Thursday, October 9, 2008
Stonehenge Back in the News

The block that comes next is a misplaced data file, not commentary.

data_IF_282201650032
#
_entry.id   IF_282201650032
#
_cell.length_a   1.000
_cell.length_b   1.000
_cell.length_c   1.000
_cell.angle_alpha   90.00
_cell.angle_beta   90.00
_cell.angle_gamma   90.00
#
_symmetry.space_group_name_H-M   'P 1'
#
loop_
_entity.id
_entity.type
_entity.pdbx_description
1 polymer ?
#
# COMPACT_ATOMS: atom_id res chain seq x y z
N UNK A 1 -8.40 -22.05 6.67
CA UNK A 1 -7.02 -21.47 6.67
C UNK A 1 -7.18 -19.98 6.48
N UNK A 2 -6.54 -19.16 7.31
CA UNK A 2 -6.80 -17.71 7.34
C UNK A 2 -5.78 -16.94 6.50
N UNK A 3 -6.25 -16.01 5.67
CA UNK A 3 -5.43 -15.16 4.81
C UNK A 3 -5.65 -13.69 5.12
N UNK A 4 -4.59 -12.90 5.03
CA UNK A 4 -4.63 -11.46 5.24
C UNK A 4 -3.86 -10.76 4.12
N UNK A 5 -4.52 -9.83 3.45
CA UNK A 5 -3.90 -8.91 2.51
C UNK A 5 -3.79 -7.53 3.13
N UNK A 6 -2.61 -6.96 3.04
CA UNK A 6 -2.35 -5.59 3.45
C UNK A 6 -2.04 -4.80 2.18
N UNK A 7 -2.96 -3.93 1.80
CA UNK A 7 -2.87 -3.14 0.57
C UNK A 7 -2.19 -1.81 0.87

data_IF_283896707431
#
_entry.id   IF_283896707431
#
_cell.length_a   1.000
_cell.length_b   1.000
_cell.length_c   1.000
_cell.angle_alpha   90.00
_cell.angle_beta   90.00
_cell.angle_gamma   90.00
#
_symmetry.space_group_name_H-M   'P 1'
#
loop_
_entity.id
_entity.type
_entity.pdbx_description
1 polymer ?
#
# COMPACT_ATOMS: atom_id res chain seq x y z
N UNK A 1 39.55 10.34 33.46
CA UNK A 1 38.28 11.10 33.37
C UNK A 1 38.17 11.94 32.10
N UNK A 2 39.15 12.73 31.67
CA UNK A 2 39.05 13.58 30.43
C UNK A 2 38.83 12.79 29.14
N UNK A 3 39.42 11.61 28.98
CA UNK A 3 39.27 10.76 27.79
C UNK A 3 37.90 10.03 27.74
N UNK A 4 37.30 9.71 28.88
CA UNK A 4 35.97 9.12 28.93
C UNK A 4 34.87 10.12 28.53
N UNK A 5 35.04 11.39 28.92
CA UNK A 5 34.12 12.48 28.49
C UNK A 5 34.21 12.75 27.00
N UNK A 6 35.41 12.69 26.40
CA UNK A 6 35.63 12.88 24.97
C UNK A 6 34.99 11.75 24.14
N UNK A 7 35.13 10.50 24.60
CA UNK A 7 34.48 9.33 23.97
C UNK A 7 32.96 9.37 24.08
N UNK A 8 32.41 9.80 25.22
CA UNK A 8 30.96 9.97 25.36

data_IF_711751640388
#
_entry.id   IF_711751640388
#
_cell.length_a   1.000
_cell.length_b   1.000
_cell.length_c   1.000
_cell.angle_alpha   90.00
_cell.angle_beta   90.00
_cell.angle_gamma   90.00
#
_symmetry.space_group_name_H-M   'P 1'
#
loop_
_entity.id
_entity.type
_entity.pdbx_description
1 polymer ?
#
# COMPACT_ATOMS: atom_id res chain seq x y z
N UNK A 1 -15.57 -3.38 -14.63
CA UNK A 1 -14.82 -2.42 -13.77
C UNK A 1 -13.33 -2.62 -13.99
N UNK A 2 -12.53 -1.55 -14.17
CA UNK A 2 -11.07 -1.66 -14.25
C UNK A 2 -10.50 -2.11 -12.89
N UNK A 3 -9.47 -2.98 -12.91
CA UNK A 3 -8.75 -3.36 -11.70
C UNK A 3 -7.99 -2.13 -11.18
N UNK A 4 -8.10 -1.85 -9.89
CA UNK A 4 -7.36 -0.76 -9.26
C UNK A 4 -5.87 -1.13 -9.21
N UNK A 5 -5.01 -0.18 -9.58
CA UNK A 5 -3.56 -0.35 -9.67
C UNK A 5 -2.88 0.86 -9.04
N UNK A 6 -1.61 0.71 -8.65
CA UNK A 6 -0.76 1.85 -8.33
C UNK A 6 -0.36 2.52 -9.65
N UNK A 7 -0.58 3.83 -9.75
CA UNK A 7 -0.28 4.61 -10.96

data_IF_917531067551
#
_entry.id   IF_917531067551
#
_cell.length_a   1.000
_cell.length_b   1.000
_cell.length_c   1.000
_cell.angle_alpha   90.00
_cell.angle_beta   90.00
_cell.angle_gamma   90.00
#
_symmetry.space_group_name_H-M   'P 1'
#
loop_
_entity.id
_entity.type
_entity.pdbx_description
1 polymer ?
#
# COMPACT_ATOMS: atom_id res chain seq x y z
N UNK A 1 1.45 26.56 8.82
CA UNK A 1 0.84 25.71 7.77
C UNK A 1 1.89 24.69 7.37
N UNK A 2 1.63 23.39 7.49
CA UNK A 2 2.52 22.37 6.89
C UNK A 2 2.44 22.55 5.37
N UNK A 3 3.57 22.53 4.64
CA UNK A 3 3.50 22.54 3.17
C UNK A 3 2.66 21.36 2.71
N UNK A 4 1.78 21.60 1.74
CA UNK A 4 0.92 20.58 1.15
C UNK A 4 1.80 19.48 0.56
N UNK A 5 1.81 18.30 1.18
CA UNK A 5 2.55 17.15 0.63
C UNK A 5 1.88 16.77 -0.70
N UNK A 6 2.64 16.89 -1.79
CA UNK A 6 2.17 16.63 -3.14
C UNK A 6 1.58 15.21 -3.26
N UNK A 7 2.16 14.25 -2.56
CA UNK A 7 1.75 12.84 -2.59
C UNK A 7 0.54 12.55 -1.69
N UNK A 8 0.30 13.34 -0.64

Perhaps a month (?) ago, a lot of press was given to a new theory about Stonehenge: that it was a "Lourdes-like" center of healing, dated to about 2300 BCE, therefore making it some 300 years younger than the oldest of the "great" pyramids at Giza. I saw new press tonight, that challenges the "healing center" theory and also pushes the date of Stonehenge back to 3000 BCE. First up, a story from the Telegraph.co.uk: Stonehenge 'was a cremation cemetry, not healing centre' By Louise Gray Environment Correspondent Last Updated: 12:01am BST 09/10/2008 Stonehenge was used as a cremation cemetry throughout its history, according to new evidence that divides archaeologists over whether England's most famous ancient monument was about celebrating life or death. The origins and purposes of Stonehenge have eluded academics and historians for centuries and been the subject of much debate.The circle of standing stones was originally through to have been erected in 2,600 BC, to replace an earlier wood and earth structure where cremation was carried out. Recently a BBC documentary suggested that the standing stones were not erected until 2,300BC, when the site became a centre of healing. Now a team behind the latest dig suggest the standing stones were erected much earlier than previously thought, in 3,000 BC, and used for cremation burial throughout their history and not for healing. The latest evidence is from a team of archaeologists from a number of British universities who have been carrying out excavations over the past five summers. The Stonehenge Riverside Project looked at remains found in an "Aubrey Hole", one of the pits where it was originally throught the wooden posts that predated the standing stones stood. Crushed chalk was discovered leading the team to conclude that in fact standing stones had been erected in the holes much earlier than previously thought. The report said: "We propose that very early in Stonehenge's history, 56 Welsh bluestones stood in a ring 285 feet 6 inches across. This has sweeping implications for our understanding of Stonehenge." The second significant finding was from radiocarbon dating of human remains found on the site from between 2,300 and 3,000 BC. Researchers concluded that this meant cremation burial was going on long after the standing stones had been erected. The report said: "Contrary to claims made in the recent BBC Timewatch film, which promoted a theory of Stonehenge as a healing centre built after the practice of cremation burial had ceased, standing stones and burial may have been prominent aspects of Stonehenge's meaning and purpose for a millenium." Mike Pitts, one of the authors of the study and editor of British Archaelogy, said that the study overturned previous theory over Stonehenge. "This means there were earlier connections with Wales, where the standing stones came from, than previously thought and that Stonehenge was always about death and ancestors and burial and not healing," he said. Geoffrey Wainwright, one of the archaelogists behind the BBC film, maintained that healing was one of the uses of the site. "We do not claim Stonehenge was a single use monument," he said. "We think it was a multifunctional monument and part of its purpose was for healing." Second story from BBC News: Stonehenge 'older than believed' Page last updated at 12:50 GMT, Thursday, 9 October 2008 13:50 UK New findings at Stonehenge suggest its stones were erected much earlier than thought, challenging the site's conventional history. A new excavation puts the stones' arrival at 3000 BC - almost 500 years earlier than originally thought - and suggests it was mainly a burial site. The latest results are from a dig by the Stonehenge Riverside Project. It is in conflict with recent research dating construction to 2300 BC and suggesting it was a healing centre. The 2300 BC date was arrived at by carbon dating and was the major finding from an excavation inside the henge by professors Tim Darvill and Geoff Wainwright. That dig was the subject of a BBC Timewatch documentary. The latest theories, putting construction much earlier, result from an excavation at Aubrey Hole 7 - one of a circle of pits surrounding the stones - in August 2008. The researchers believe the pit probably held a standing stone. The team suggests the 2300 BC date relates to the time when the stones were moved from the outer pits to the centre of the site. The dig was directed by archaeologists Mike Parker-Pearson, Mike Pitts and Julian Richards for the Stonehenge Riverside Project. The Aubrey Hole has already been excavated twice. The first time, when discovered in 1920, and again in 1935. 'Very exciting' Mike Parker-Pearson, professor of archaeology at Sheffield University, revived an earlier theory that the holes had held bluestones as the evidence of crushed and compacted chalk had been recorded in 1920 in three of the pits. Professor Parker-Pearson said: "It's very exciting that we have evidence for stones right from its beginnings around 3000 BC. "That's almost 500 years earlier than anyone had thought. "These stones were very closely associated with the remains of the dead. There were cremation burials from inside the holes holding the stones and also the areas around them." The archaeologists suggest that very early in Stonehenge's history there were 56 Welsh bluestones standing in a ring - 87m (285ft) across. The Stonehenge Riverside Project has been responsible for major excavation within the Stonehenge world heritage site over the past five years.